Pfiz­er to com­bine its off-patent drug unit with My­lan

Pfiz­er — My­lan’s man­u­fac­tur­ing part­ner for its flag­ship EpiPen — is com­bin­ing its off-patent drug busi­ness with the gener­ic drug­mak­er, in a hair­cut de­signed to fo­cus on the health­i­er parts of its busi­ness.

The trans­ac­tion is ex­pect­ed to come in the form of a stock deal in which My­lan $MYL share­hold­ers would own a lit­tle more than 40% of the new en­ti­ty and Pfiz­er $PFE share­hold­ers the re­main­der. Pfiz­er is al­so slat­ed to re­ceive about $12 bil­lion in pro­ceeds from a new sale of debt.

The busi­ness, called Up­john, is based in Shang­hai (to fo­cus on emerg­ing mar­kets), and in­cludes prod­ucts that once gen­er­at­ed block­buster sales such as the cho­les­terol drug Lip­i­tor, the erec­tile dys­func­tion drug Vi­a­gra and the painkiller Lyri­ca.

The US gener­ics in­dus­try has suf­fered in re­cent years due to pric­ing pres­sure and com­pe­ti­tion from man­u­fac­tur­ers based in low-and-mid­dle-in­come coun­tries such as In­dia. Gener­ic drug mak­ers have been con­sol­i­dat­ing in the hope that economies of scale will steady the ship and al­low them to in­vest fur­ther in­to biosim­i­lars, which bring rich­er prof­its ver­sus their gar­den va­ri­ety gener­ic med­i­cine coun­ter­parts.

Ken Cac­cia­tore Cowen

Last year, In­dia’s Au­robindo Phar­ma inked a deal to pur­chase parts of No­var­tis’ $NVS gener­ic med­i­cine busi­ness for up to $1 bil­lion. Te­va $TE­VA  — the world’s largest gener­ic mak­er — bought Al­ler­gan’s vast gener­ic busi­ness in a $40.5 bil­lion deal in 2015.

Will the deal fix My­lan’s woes? No, said Cowen’s Ken Cac­cia­tore in a note. For 2019, man­age­ment is an­tic­i­pat­ing ad­just­ed free cash flow to reach $1.9 bil­lion to $2.3 bil­lion — dra­mat­i­cal­ly low­er ver­sus 2018 — and es­sen­tial­ly the same as the 2015 lev­els, he point­ed out. 

“(W)e have long felt that stand­alone My­lan was ab­solute­ly bro­ken…this de­te­ri­o­ra­tion of ad­just­ed free cash flow over the last few years has been de­spite a tremen­dous in­vest­ment ($15B+) to­ward both com­pa­ny and prod­uct ac­qui­si­tions,” he wrote.

“(E)ven with the launch­es of Co­pax­one, Neu­las­ta, Ad­vair and oth­ers that should add $1B+ in 2019, these ap­provals are on­ly pro­vid­ing some re­lief, but are not al­ter­ing the sys­temic prob­lems in­her­ent with the gener­ic mod­el. Very rarely do we see such a sys­temic and wealth de­stroy­ing mess,” he added.

The com­bined en­ti­ty is ex­pect­ed to gen­er­ate pro for­ma rev­enue of $19 to $20 bil­lion next year, the com­pa­nies said.

The Up­john/My­lan guid­ance is ac­tu­al­ly mod­est­ly low­er than what Cac­cia­tore had first pre­dict­ed. “This on­ly adds con­vic­tion to our orig­i­nal the­sis that this merg­er will solve noth­ing, and that the pres­sure and neg­a­tive view of the com­bi­na­tion will like­ly on­ly in­crease in­to the even­tu­al close,” he wrote.

My­lan chief Heather Bresch is set to de­part to make room for Pfiz­er’s Michael Goet­tler, the cur­rent group pres­i­dent of Up­john, who will take over as the com­bined com­pa­ny’s CEO. Bresch in­vit­ed a storm of crit­i­cism in 2016 af­ter pric­ing a pair of EpiPen’s for more than $600, up from the from $100 in 2007, when My­lan ac­quired the prod­uct. Un­der siege, the com­pa­ny even­tu­al­ly start­ed sell­ing its own gener­ic ver­sion at a 50% dis­count.

How­ev­er, oth­er mem­bers of the se­nior My­lan team will al­so stick around. Chair­man Robert Coury, will serve as ex­ec­u­tive chair­man of the new com­pa­ny and Ra­jiv Ma­lik, cur­rent My­lan Pres­i­dent, will re­main as pres­i­dent of the com­bined en­ti­ty.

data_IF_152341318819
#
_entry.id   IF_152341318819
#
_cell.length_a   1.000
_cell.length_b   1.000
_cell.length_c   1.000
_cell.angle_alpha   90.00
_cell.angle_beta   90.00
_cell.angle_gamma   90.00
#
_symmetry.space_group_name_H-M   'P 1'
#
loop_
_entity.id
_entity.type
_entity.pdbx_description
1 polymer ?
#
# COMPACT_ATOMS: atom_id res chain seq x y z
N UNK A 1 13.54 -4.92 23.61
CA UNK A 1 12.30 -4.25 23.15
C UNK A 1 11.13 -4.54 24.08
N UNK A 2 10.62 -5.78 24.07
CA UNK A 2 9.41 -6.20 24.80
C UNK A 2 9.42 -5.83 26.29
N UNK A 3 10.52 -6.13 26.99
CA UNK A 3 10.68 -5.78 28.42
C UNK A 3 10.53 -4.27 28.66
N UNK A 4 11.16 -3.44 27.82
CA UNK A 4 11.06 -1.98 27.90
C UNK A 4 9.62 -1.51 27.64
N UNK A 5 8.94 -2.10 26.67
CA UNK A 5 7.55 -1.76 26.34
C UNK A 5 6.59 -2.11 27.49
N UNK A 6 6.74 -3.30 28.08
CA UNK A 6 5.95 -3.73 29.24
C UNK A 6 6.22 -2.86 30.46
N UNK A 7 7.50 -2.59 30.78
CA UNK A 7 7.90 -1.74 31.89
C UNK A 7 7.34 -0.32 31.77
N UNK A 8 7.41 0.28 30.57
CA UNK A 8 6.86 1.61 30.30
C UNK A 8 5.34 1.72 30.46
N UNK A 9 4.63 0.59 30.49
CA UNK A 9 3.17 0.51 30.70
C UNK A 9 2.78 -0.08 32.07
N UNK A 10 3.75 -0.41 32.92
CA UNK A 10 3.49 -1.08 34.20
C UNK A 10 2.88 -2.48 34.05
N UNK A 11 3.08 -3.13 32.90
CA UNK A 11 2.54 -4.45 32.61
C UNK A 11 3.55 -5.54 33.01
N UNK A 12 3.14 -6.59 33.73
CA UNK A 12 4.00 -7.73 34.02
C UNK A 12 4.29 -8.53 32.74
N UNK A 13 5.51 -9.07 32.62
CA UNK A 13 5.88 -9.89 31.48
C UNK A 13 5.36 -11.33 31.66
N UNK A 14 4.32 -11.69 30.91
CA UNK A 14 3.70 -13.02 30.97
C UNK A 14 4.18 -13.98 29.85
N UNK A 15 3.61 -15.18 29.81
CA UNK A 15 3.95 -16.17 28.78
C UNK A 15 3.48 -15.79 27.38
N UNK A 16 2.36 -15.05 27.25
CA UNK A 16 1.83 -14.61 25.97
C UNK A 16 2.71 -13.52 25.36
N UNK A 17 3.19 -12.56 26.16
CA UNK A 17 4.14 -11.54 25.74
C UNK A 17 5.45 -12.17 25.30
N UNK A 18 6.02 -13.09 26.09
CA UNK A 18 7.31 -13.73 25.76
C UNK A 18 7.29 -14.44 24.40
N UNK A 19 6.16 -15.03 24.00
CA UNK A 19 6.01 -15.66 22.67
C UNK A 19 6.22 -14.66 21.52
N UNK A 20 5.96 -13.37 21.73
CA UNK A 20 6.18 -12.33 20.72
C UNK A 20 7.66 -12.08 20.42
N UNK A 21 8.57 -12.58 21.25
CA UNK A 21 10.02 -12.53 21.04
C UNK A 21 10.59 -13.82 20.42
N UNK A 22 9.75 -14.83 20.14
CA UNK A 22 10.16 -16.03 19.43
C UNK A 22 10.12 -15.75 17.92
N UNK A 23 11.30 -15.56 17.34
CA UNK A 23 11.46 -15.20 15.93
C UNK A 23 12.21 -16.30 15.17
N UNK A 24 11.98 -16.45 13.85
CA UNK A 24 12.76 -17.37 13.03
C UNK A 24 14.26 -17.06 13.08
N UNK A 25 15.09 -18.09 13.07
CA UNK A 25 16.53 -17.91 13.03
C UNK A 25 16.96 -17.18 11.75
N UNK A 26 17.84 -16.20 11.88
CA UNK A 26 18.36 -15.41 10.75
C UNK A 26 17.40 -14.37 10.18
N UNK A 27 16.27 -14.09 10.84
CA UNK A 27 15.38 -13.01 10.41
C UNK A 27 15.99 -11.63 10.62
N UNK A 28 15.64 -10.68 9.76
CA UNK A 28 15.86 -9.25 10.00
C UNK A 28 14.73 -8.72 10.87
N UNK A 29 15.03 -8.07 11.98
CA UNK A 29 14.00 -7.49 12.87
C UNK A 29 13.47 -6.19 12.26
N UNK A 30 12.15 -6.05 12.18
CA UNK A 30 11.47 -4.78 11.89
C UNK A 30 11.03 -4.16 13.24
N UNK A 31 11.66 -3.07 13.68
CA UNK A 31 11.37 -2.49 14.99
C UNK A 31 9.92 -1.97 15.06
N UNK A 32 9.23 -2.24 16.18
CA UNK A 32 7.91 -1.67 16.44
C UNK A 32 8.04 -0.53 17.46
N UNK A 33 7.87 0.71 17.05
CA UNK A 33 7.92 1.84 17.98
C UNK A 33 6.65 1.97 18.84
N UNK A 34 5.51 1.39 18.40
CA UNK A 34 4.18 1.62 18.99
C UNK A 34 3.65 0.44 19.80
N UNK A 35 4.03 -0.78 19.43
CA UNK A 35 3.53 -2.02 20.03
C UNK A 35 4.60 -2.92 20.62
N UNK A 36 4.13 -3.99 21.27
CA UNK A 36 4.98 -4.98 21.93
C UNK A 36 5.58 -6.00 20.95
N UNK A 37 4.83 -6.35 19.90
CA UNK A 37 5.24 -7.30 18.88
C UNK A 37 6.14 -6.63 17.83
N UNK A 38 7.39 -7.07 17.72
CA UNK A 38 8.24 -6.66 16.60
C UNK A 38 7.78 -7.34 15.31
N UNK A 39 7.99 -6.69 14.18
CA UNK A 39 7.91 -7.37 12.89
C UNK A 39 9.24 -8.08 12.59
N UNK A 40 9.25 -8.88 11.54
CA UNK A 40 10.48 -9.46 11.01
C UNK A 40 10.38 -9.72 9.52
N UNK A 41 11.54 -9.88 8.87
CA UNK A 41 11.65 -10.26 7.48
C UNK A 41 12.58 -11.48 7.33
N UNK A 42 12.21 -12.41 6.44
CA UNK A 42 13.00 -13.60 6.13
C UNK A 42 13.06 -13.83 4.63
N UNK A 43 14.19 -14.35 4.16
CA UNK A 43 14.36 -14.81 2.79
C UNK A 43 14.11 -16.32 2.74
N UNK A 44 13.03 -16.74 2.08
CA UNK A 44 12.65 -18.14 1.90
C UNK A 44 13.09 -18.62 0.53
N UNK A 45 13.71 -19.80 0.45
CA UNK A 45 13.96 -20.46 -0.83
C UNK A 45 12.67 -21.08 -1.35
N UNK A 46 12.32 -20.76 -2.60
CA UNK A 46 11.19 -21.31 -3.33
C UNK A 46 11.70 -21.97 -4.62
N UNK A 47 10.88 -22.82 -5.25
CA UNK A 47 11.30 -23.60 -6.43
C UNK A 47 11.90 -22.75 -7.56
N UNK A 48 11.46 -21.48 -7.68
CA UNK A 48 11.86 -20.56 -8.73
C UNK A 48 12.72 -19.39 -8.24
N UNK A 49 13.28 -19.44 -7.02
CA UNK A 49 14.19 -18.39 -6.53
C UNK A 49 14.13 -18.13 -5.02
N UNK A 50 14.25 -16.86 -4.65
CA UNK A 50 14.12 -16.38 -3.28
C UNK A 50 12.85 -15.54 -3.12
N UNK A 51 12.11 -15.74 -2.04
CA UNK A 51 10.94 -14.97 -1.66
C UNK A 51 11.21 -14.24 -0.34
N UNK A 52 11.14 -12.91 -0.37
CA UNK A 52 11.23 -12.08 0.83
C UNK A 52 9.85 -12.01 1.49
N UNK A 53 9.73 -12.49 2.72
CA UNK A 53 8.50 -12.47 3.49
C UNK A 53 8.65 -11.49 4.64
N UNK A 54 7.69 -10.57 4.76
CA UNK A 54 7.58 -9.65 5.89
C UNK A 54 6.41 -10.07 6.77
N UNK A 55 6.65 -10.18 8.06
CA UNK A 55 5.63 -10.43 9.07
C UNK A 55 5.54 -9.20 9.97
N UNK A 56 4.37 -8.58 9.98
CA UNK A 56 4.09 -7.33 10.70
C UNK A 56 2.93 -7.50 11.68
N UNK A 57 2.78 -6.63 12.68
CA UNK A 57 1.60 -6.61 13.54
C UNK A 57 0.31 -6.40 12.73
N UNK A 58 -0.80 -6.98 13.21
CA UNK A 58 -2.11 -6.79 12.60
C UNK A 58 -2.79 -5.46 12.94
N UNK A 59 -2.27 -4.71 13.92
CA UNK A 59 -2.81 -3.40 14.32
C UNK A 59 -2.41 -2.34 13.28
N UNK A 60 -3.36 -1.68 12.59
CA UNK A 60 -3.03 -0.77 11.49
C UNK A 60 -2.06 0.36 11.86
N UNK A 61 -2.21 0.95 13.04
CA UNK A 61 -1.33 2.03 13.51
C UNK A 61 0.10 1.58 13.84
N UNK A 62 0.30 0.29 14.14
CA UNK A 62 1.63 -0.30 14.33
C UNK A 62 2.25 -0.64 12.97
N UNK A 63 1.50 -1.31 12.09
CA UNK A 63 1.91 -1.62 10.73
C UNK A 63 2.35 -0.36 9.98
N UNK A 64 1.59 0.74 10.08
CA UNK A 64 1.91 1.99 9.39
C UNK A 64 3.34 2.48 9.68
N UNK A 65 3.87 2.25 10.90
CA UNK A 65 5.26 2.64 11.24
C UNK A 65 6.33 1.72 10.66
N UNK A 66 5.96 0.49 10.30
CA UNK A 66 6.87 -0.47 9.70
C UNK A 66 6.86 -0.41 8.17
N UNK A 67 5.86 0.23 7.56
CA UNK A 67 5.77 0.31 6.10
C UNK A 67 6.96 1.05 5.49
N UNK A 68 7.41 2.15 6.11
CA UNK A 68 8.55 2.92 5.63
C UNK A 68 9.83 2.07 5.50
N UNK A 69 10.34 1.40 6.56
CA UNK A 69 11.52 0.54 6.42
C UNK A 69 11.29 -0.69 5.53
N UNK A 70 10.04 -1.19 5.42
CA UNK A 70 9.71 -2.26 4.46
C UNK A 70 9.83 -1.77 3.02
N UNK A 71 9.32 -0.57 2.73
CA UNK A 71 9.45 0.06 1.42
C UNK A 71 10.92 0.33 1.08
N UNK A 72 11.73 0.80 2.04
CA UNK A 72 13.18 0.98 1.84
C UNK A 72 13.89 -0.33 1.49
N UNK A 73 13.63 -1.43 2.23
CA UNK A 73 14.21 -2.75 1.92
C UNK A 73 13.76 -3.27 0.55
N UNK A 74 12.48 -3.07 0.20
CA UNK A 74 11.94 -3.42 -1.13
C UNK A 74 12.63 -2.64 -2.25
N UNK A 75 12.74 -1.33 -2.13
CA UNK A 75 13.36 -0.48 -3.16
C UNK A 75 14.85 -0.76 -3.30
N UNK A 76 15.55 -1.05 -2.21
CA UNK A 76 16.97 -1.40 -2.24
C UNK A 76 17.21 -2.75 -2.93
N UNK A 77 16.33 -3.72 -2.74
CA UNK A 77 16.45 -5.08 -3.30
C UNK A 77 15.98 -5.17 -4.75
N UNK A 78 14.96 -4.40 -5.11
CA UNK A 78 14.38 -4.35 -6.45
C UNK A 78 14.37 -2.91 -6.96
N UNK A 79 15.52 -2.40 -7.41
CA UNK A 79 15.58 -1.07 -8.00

“Many are ar­gu­ing that this new en­ti­ty will find it­self bet­ter po­si­tioned than stand­alone My­lan. We are not sure that is the right ques­tion, and we are now even more un­sure whether that state­ment is even ac­cu­rate giv­en…that the se­nior My­lan man­age­ment still ap­pears that they are firm­ly in con­trol,” Cac­cia­tore said.

Al­bert Bourla

Pfiz­er, in re­cent months, has been try­ing to rein­vent it­self. Al­bert Bourla took over the reins of the com­pa­ny, af­ter his pre­de­ces­sor Ian Read spent some time away from M&A to fo­cus on the com­pa­ny’s in­ter­nal pipeline — af­ter some of his bets went sour (re­mem­ber Medi­va­tion?) and gener­ic com­pe­ti­tion took a bite out of the com­pa­ny’s once-biggest sell­ers. Bourla has since re­vert­ed to Pfiz­er’s ag­gres­sive deal-mak­ing roots to re­vive growth by sharp­en­ing fo­cus on can­cer, heart and rare dis­eases.

In late De­cem­ber, Pfiz­er an­nounced plans to cre­ate a con­sumer health pow­er­house with GSK $GSK in the form of a joint ven­ture, and then spin it out. In May, the com­pa­ny agreed to pay up to $810 mil­lion to buy pri­vate Swiss biotech­nol­o­gy com­pa­ny Ther­a­chon for its ex­per­i­men­tal ther­a­py to treat dwarfism. Last month, Pfiz­er agreed to shell out $11.4 bil­lion for on­col­o­gy com­pa­ny Ar­ray Bio­phar­ma.

“We do not as­sume that tak­ing this ac­tion now fore­tells the suc­cess of PFE’s new prod­ucts, but we al­so can­not dis­count that thought en­tire­ly. It is un­like­ly that this deal was a com­pet­i­tive sit­u­a­tion, since few com­pa­nies could have un­der­tak­en a sim­i­lar move, so it prob­a­bly could have been ex­e­cut­ed in 1-2 years just as eas­i­ly,” Cowen’s Steve Scala an­a­lysts wrote in a note.

“Whether PFE share­hold­ers wish to hold MYL stock is an­oth­er ques­tion, as they are un­like­ly to own PFE shares for Up­john. What ex­po­sure PFE Bio­phar­ma has to emerg­ing mar­kets is un­clear, but it clear­ly will no longer have an in­dus­try-lead­ing po­si­tion.”

The Wall Street Jour­nal and lat­er Reuters over the week­end first re­port­ed the deal.

So­cial im­age: Pfiz­er, AP Im­ages

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Daniel O'Day, Gilead CEO (Kevin Dietsch/UPI/Bloomberg via Getty Images)

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